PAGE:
Uncertainty over industrial growth in the user segment due to geo-political events, dwindling European sovereign debt problems and shaky outlook for industrial production in key markets could result in a major liquidation of copper in the first half of the current calendar year. As a consequence, copper prices may fall three per cent to below $9,000 in the next two months, says Copper Survey 2011, a report published by GFMS.
The metal is currently quoted at $9,300 a tonne on the benchmark London Metal Exchange (LME). The London-based independent consultancy estimates that the copper market went into deficit in the second half of last year, more than offsetting the small surplus noted in the first half of 2010. The swing to deficit was the result of accelerated growth in mature economies’ consumption, further increase in Chinese offtake and lacklustre growth in mine production. Despite a significant increase in secondary production boosting total refined output, the consultancy estimated that the global refined consumption exceeded supply by 286,000 tonnes.
While outlining the main findings of the report, Nikos Kavalis, senior analyst for copper at GFMS, said on Tuesday in Chile, “The sharp improvement in copper fundamentals rekindled investor in the red metal, after a period of relative weakness, in the aftermath of the European sovereign debt crisis.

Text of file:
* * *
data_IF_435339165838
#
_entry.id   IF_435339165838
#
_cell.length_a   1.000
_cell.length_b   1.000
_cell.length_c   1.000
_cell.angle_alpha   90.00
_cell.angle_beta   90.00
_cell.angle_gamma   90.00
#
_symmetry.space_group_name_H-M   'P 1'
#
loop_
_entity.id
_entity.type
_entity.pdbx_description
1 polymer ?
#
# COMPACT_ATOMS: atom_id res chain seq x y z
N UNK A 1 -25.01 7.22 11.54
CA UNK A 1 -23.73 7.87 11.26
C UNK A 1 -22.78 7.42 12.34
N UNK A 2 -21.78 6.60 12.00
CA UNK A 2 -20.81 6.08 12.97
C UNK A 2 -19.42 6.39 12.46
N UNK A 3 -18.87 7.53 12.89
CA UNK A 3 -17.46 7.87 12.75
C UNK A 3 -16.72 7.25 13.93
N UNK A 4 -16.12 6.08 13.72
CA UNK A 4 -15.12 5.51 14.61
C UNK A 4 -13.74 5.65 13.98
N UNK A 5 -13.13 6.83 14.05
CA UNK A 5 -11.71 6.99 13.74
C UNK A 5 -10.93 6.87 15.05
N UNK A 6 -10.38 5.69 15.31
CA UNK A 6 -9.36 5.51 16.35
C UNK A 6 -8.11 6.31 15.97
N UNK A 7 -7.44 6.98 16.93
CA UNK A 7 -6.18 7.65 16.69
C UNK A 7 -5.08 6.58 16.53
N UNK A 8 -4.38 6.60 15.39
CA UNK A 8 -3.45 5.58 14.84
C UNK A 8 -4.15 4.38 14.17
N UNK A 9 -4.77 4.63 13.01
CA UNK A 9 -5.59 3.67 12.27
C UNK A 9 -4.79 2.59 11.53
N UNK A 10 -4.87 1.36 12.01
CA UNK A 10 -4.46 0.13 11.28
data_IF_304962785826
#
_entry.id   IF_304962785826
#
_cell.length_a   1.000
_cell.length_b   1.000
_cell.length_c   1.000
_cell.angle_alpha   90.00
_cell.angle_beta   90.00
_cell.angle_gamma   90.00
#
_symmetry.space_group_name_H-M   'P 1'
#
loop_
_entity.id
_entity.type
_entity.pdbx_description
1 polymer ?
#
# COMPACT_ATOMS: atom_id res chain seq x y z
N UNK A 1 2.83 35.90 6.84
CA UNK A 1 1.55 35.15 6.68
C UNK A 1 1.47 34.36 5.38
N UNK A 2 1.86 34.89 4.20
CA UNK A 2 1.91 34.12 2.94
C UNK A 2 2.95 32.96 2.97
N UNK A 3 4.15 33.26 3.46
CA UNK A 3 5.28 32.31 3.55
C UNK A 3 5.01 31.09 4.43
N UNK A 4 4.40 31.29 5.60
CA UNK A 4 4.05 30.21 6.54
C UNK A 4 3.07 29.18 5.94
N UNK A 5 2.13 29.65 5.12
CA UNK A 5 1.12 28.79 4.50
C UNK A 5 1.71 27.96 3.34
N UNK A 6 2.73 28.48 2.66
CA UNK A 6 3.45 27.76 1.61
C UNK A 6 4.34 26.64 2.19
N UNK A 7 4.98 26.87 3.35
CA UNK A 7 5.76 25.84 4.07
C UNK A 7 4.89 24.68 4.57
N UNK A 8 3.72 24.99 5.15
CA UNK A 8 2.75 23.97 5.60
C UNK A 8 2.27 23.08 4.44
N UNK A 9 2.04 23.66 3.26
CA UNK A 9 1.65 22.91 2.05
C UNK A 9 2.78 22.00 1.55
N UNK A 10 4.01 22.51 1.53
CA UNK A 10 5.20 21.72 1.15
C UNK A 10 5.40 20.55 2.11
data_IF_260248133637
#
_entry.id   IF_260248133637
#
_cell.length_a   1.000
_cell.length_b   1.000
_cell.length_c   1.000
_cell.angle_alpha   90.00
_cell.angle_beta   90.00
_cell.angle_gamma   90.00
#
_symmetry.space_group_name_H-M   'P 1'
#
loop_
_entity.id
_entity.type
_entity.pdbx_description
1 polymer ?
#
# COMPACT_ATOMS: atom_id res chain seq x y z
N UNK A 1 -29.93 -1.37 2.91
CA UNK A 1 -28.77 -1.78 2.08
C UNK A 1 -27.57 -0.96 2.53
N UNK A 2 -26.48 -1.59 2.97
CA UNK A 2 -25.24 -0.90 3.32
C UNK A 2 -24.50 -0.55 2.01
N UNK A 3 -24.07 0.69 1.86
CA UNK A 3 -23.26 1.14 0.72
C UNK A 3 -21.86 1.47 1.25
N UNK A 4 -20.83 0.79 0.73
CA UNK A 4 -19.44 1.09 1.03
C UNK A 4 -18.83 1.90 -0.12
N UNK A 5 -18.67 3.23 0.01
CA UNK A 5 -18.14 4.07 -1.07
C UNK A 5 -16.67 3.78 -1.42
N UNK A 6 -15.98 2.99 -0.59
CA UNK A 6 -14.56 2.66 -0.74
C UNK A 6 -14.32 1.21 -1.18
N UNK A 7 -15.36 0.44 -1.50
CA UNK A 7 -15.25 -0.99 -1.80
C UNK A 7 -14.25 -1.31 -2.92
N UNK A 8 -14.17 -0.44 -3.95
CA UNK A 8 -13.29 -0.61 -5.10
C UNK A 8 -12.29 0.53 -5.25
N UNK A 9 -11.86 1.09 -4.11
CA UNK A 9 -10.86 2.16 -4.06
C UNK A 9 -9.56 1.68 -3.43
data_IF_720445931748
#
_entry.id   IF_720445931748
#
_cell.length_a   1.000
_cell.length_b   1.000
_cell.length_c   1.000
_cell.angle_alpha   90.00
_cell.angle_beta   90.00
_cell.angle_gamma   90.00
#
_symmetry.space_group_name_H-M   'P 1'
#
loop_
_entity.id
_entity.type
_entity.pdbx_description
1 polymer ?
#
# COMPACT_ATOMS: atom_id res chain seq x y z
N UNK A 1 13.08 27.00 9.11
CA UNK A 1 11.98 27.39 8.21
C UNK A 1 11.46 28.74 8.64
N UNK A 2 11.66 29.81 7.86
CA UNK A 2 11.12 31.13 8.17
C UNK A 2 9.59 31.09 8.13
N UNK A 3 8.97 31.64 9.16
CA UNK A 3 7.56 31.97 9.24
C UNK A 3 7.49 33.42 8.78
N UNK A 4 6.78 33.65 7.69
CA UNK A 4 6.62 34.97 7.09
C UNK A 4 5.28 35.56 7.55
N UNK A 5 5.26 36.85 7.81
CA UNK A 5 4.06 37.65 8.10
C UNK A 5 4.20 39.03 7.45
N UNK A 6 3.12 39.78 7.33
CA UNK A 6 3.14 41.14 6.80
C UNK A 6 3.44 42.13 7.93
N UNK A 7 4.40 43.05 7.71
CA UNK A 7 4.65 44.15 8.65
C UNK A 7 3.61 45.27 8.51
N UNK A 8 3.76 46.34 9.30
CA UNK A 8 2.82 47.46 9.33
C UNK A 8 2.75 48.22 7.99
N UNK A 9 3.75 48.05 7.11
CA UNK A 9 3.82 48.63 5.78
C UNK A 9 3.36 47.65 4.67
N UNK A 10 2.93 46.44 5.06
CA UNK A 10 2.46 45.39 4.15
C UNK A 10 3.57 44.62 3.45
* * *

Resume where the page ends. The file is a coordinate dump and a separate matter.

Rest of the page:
The combination of a tight physical market and strong investment demand saw prices rise to a series of all-time highs late in 2010 and in the first few weeks of 2011, peaking to $10,148 a tonne on February 14.
The continued recovery of mature economies, consumption and strong underlying increases in demand in developing countries, led by China, should result in global refined consumption remaining strong in 2011. Although, mine production is also expected to accelerate and scrap volumes to rise further, refined production is unlikely to outpace demand this year. As such, the market is expected to remain in a deficit at least through to the end of the current year.
Despite this favourable fundamental backdrop, a noteworthy correction cannot be ruled out in the near term. The ongoing monetary tightening practices by China, coupled with the continuous debate over interest rate increase by the European Central Bank, may prove a dampener for copper in the immediate near term. There has been lack of demand from Japan, too, said Naveen Mathur, associate director, commodities and currencies, Angel Broking.
However, the demand will start recovery three months down the line, when the Japanese government again starts rebuilding infrastructure was damaged in the recent catastrophe. Fortunately, manufacturing activities in the US are also on the rise, which will boost copper demand and its prices by the end of 2011, said Mathur.
The price decline would be short-lived. Eventually, investors would regain their confidence in copper’s long-term fundamentals and return to the market. Coupled with a tighter fundamental market, as deficits continue to work their way through stockpiles, this will see prices resume their upward trajectory and a new peak towards the $11,000-a-tonne mark will be breached in the second half of the current calendar year, the GFMS report said.